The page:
The book launched Griswold’s career, and he would edit a number of anthologies including the first posthumous collection of Edgar Allan Poe’s complete works.
Poe, however, was not a fan of Griswold’s anthology. He thought too much space had been allotted to minor poets like Griswold’s friend Charles Fenno Hoffman, who had 45 of his poems included. In a November 1842 review in the Boston Miscellany, Poe complained that Griswold was biased in his selections in favor of New England authors, had left out a few important poets, and had included a few poets Poe would “ have treated with contempt.” This was fairly tame for one of Poe’s reviews. After all, he had attained national fame and earned himself the nickname “The Tomahawk Man” for his scathing literary criticisms.
Poe reserved his harshest condemnation of The Poets and Poetry of America for his lectures, beginning with a November 21, 1843 lecture in Philadelphia that would be repeated in other cities. The November 29 issue of the Citizen Soldier recalled of Poe’s lecture, “The subject, ‘American Poetry,’ was handled in a manner, that placed all the pseudo-critics, the Rev. Mr. Rufus Griswold, Esq. among others, to the blush, and showed the audience, how a man born a poet, could describe the true nature and object, [a]s well as the principles of poetry. The sentences of the Lecturer were vigorous, energetic and impassioned, his criticisms scathingly severe in some cases, and des[e]rvedly eulogistic in others.”
After a repeat of this lecture in Wilmington, Delaware, the Delaware State Journal reported that “the book and its author were handled by the critical Lecturer in not the most gentle manner” and that Poe had complained that “an extravagant proportion of space allotted to personal friends — altho’ inferior poets — (as in the case of Mr. Hoffman) — while superior merit has been put off with a single page.”
Poe in 1842
Poe’s lecture was a popular success, but this did not endear him to Griswold, who harbored resentment towards Poe that lasted long after the poet’s death. In fact, Griswold would write an obituary of Poe that was so harsh that he felt the need to publish it anonymously. It begins, “EDGAR ALLAN POE is dead. He died in Baltimore the day before yesterday. This announcement will startle many, but few will be grieved by it. The poet was well known, personally or by reputation, in all this country; he had readers in England, and in several of the states of Continental Europe; but he had few or no friends; and the regrets for his death will be suggested principally by the consideration that in him literary art has lost one of its most brilliant but erratic stars.”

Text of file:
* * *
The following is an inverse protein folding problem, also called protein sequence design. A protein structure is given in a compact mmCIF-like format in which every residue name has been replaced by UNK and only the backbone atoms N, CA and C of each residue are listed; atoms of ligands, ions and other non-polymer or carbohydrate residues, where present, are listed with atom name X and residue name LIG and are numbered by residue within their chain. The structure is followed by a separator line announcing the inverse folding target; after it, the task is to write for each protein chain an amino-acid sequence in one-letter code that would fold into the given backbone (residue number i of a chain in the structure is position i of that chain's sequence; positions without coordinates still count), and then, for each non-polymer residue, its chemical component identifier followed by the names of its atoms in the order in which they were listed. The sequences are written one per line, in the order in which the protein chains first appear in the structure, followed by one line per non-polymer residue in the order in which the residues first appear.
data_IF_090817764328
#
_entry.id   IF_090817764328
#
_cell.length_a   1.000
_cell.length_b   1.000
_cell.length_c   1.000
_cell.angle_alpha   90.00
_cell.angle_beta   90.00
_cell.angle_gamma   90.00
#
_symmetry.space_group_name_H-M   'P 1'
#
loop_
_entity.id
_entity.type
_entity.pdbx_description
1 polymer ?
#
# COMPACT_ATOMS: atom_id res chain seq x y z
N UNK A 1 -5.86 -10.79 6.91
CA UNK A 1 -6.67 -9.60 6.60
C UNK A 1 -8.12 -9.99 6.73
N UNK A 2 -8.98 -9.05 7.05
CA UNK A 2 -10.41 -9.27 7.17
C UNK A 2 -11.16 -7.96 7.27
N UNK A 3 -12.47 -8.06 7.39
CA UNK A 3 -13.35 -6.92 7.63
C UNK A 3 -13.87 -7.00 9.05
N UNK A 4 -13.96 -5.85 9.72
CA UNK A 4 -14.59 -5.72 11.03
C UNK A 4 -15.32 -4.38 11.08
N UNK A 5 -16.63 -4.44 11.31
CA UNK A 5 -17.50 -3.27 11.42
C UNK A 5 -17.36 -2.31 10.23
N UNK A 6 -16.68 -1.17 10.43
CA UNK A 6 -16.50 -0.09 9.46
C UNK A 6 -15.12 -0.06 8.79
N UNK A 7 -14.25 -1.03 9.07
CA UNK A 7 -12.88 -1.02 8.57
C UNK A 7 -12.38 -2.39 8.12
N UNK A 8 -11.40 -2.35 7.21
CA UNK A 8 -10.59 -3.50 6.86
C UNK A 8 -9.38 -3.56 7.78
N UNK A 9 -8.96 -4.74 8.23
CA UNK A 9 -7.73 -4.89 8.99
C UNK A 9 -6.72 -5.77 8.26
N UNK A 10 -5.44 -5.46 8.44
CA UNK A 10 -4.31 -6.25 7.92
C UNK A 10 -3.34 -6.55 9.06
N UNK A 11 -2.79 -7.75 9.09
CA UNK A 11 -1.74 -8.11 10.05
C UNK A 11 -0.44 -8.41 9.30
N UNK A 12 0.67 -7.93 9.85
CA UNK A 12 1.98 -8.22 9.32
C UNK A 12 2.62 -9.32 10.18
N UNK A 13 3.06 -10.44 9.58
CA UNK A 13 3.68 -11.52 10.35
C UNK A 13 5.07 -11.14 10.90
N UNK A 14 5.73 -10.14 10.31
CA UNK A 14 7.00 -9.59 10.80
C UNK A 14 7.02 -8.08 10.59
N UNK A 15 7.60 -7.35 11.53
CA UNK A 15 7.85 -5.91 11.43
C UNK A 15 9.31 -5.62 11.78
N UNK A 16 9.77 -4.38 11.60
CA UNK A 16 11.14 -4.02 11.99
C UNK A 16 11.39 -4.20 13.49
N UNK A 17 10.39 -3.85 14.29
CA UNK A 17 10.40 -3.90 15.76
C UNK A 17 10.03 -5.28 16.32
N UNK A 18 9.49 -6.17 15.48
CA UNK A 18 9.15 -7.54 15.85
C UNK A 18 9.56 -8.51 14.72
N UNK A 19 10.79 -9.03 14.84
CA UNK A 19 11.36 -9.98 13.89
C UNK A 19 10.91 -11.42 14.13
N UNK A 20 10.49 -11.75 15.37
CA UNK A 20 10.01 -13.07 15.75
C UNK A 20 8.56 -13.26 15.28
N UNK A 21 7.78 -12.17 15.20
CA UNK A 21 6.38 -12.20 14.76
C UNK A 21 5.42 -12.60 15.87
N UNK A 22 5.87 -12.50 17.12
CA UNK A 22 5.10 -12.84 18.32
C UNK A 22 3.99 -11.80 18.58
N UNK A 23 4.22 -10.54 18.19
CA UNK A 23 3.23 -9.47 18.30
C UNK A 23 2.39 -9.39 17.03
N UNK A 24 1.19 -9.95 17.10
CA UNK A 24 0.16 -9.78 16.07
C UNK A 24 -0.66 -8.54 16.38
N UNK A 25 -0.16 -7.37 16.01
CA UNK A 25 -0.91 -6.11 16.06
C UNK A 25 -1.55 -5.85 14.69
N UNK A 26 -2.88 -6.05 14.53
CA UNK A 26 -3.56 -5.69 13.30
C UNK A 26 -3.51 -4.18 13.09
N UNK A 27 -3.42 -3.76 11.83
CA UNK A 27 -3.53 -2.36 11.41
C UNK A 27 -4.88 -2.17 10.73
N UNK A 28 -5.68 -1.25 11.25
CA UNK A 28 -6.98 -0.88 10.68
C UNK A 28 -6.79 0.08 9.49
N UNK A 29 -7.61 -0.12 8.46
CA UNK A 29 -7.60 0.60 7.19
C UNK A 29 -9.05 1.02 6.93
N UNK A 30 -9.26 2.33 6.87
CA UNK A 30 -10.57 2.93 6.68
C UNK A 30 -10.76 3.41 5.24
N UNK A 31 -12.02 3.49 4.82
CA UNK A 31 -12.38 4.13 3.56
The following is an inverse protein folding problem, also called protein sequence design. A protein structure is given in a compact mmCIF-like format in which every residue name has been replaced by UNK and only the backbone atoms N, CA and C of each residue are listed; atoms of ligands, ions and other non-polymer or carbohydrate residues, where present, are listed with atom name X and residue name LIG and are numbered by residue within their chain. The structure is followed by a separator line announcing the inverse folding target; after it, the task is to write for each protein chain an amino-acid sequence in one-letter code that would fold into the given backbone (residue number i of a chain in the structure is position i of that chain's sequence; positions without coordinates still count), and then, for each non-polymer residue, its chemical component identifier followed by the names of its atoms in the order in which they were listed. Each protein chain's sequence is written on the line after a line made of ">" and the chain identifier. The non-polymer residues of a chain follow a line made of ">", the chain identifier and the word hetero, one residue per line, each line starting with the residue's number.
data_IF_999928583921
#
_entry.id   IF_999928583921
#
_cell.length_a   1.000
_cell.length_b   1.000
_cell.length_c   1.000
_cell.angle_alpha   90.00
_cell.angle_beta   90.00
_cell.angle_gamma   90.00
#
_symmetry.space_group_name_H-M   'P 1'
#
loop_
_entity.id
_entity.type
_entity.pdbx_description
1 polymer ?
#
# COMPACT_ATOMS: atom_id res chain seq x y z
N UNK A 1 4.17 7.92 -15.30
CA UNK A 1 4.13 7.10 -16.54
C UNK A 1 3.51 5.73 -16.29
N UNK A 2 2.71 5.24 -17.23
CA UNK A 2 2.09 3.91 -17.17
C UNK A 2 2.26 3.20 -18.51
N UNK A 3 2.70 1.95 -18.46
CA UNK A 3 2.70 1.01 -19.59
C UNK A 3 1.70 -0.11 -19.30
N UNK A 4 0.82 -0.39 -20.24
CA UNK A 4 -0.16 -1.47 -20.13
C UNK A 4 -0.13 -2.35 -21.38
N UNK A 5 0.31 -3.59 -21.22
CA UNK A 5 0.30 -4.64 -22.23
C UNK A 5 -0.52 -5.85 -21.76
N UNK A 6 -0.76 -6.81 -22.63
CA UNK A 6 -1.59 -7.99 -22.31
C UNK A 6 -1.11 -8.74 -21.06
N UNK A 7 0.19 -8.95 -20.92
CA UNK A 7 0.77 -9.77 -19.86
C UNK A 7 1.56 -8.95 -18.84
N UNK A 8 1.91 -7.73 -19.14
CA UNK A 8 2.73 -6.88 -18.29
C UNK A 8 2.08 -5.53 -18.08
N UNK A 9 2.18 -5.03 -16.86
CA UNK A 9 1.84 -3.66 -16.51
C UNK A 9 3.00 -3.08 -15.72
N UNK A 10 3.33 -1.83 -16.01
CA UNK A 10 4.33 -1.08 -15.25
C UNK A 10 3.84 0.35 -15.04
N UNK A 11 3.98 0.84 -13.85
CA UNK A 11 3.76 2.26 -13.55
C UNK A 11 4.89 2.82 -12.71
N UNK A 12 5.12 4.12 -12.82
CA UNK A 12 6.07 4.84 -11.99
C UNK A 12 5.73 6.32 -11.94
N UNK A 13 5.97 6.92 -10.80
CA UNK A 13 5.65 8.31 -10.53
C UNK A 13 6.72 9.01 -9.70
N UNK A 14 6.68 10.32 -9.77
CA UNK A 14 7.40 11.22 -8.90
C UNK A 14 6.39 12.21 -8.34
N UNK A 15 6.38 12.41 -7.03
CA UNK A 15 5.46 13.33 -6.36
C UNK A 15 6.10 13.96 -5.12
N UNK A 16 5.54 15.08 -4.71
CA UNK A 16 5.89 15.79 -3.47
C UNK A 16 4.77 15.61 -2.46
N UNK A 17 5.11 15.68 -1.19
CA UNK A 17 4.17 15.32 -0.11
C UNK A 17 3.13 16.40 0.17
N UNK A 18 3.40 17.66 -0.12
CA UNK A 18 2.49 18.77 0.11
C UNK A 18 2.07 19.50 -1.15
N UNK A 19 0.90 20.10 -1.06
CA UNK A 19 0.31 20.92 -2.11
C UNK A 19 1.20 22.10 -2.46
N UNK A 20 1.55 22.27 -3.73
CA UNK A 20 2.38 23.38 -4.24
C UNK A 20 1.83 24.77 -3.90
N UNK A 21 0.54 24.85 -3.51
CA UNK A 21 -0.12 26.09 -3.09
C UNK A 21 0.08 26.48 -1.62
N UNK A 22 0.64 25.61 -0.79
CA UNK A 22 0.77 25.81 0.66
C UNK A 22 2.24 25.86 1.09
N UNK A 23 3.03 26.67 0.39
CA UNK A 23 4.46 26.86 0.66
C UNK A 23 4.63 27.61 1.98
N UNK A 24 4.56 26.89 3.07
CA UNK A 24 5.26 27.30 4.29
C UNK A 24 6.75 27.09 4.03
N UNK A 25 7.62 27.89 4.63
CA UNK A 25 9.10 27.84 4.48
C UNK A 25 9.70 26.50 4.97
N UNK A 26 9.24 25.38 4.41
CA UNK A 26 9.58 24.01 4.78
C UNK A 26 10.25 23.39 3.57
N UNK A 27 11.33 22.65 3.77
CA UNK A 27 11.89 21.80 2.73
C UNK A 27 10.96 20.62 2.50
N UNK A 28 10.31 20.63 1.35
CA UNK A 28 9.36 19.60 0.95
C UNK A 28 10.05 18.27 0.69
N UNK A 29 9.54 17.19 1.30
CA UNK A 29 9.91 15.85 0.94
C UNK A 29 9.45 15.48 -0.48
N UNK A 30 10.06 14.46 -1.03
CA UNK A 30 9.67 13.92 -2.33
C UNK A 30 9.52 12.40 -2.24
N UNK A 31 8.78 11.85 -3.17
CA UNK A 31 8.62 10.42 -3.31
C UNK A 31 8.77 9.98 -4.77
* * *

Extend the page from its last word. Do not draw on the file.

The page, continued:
Without knowing Griswold had written the obituary, Poe’s mother-in-law appointed him Poe’s literary executor and tasked him with compiling Poe’s complete works. In a final act of vengeance, Griswold included in this anthology a memoir of Poe designed to portray Poe as a madman and drug addict, a false portrayal which has since formed the basis of Poe’s popular image. Among the falsehoods promoted in Griswold’s account was Poe’s own account of going to Europe to fight the Turks. Griswold assumed this memoir would destroy Poe’s reputation, but it made Poe even more popular than he had been during his lifetime. The legend of Poe, which the author played a part in shaping, has grown into a caricature that even he would scarcely recognize.
When asked this morning what Poe would think about his distorted posthumous reputation, I was reminded of Poe’s fictitious autobiography, of how proud he sounded in his letters home from West Point when he wrote that a rumor had spread that he was the grandson of Benedict Arnold, and of how many successful hoaxes he had perpetrated during his lifetime. Was Poe’s autobiographical memo just another of his literary hoaxes, like “The Balloon Hoax” and “The Facts in the Case of M. Valdemar?” Would Poe have been offended by Griswold’s smear campaign against him, or would he be just a little pleased to see how it helped him become an enduring literary legend? With or without the Poe legend, we would not remember him at all if it were not for the power of his stories and poems to captivate and inspire generations of readers to this day.
The Poe Museum’s manuscript was given to the Poe Museum by Griswold’s grandson, Roger Griswold, in 1949. It is on display this month in the Elizabeth Arnold Poe Memorial Building.